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I am aware that how to convert a vector layer to a raster layer is a quite frequent problem and that there are many questions and answers dealing with it. However, none was helpful concerning my specific problem, so I hope it's okay to ask again. I have a huge dataset consisting of fish catch data - different species and the location where they were caught. The original data is a csv file, but I'm working with it in QGIS and have created a vector file from the spreadsheet. Now I want to use another program (Zonation) that only accepts raster files to calculate species richness in certain areas - is there a possibility to create a raster from a vector layer with irregular points? I have tried the Rasterize tool, but it only gives me a solid rectangle and all individual data points are lost. I'm working with CRS WGS 84 and I have tried to set the cell size to 0.4, but still it's only one solid square. I've never worked with raster files before and I'm very grateful for your help - thanks!

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You need to chose an interpolation algorithm which is suitable for your input data. –  underdark Sep 26 '13 at 17:39
    
Where can I do that? –  Kristina Sep 26 '13 at 17:40
    
Sorry, I meant check the literature for which data to use to interpolate fish catch data or similar. I assume it's a common step in papers in that field but it's not my research area. Just wanted to give you the pointer that you need to look for "interpolation" –  underdark Sep 26 '13 at 17:43
    
Good to know, found the tool but am unsure how to work with it - it's a bit confusing that it asks for an interpolation attribute and I don't know what to put in there. –  Kristina Sep 26 '13 at 17:47
    
And thanks so far! –  Kristina Sep 26 '13 at 17:47

2 Answers 2

It is not clear from your question what format the "other program" expects. 1) A "binary" raster with the value of the catch in cells with recordedcatch, and zeros elsewhere? 2) A raster with interpolated values of fish catch? Or 3) something else?

Case 1:

  • Add the points as a layer in QGIS.
  • Go to Raster->Conversion->Rasterize
  • As input file,select the point layer, as attribute field,select the values you want at the "catch points".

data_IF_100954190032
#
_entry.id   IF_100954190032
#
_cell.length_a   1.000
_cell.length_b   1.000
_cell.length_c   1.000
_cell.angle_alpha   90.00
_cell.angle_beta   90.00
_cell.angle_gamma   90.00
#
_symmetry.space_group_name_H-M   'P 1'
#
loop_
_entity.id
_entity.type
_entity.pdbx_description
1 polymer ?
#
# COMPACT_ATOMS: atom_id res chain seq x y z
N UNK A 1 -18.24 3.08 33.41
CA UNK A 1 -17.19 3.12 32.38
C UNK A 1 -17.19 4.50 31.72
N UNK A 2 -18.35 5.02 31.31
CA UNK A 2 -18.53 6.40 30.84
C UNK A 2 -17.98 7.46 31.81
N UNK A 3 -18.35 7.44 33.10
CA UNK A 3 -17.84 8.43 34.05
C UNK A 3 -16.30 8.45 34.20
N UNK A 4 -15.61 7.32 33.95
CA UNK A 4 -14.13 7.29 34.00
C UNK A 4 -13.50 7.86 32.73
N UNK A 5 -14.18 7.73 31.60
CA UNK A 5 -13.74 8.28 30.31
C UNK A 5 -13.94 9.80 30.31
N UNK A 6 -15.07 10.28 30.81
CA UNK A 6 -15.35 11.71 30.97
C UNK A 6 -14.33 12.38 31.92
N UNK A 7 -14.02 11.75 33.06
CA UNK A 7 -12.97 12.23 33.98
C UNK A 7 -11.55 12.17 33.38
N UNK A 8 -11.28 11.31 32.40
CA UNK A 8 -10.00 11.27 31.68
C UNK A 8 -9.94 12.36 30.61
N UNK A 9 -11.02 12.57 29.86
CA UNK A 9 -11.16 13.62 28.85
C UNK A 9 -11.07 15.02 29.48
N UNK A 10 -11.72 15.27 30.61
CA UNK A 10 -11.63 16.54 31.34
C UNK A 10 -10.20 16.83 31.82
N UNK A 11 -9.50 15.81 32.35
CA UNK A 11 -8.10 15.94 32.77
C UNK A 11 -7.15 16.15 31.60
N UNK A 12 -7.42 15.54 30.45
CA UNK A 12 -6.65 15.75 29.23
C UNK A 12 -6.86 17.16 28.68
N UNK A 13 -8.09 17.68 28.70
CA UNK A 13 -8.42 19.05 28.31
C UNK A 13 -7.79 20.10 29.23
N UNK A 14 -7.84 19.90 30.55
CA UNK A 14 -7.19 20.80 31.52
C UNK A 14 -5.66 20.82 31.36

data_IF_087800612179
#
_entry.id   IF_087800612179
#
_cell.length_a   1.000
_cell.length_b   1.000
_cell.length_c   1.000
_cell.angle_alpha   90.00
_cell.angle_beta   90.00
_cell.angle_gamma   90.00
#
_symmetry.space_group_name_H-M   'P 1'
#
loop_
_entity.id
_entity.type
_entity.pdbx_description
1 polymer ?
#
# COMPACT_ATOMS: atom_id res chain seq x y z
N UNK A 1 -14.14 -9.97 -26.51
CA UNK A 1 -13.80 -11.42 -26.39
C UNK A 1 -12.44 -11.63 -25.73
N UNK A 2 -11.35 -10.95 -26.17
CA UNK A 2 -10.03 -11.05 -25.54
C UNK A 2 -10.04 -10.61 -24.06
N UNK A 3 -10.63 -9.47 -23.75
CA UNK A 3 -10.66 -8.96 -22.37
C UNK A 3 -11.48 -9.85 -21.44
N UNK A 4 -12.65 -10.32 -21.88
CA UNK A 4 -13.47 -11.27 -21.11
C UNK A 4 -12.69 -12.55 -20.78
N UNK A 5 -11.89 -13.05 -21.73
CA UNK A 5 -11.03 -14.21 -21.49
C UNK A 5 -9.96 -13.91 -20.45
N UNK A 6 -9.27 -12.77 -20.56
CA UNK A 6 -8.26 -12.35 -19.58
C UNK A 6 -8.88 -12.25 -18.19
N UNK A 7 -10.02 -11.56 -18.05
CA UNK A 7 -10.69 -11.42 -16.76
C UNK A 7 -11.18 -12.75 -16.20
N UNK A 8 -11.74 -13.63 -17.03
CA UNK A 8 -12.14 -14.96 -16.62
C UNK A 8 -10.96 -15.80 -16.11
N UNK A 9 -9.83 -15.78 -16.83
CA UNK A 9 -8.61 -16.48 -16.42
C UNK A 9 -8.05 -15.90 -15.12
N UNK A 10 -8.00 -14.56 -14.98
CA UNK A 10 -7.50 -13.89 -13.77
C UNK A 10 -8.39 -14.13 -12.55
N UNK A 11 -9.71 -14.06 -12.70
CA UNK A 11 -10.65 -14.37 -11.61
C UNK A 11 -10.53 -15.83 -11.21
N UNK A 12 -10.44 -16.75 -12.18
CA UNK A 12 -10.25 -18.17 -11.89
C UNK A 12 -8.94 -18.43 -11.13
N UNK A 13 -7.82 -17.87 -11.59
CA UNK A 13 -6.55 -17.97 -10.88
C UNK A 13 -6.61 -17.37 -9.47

• Give the output file (raster) a name,and select a fileformat.
  • Select the size/resolution of the output raster and run. The output raster now has the values of the catch in the cells, and zeros where there was no catch recorded.

Case 2:

  • Add the points as a layer in QGIS.
  • Go to Raster->Interpolation->Interpolation
  • Under "Vector layers", select the point layer, under Attribute, select the values you wish to interpolate (e.g. Catch) from the point layer.
  • In the "Output" box, use TIN as a first go, and select an appropriate cellsize for the raster.
  • Name the output file (will be a raster with .asc extension)
  • Help for the tool is here: http://www.qgis.org/en/docs/user_manual/plugins/plugins_interpolation.html

Case 3: You need to provide somemore details, but you might end up with one of the tools described above.

For general vector->raster operations, see How to convert a vector layer to raster?.

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I guess your procedure was correct and can be improved with previous answers.

To avoid your previous results, obtain beforehand the distance between your points in degrees (since you are using geographic coordinates) and use less than that length as cell size to avoid that two values falls in one cell and losing data.

Remember that 1 degree is ~111 km in the Equator, then 0.4 degrees of cell size as you choose is around 44.4 km x 44.4 km. If your sampling area is equal or smaller than that you will get 1 single cell.

Try using a smaller cell size (0.009 is around 1 km in the Equator but you should check your data latitude').

Or you can reproject your data to UTM to use meters as input in cell size.

I hope this helps for someone with the same problem.

http://en.wikipedia.org/wiki/Longitude#Length_of_a_degree_of_longitude

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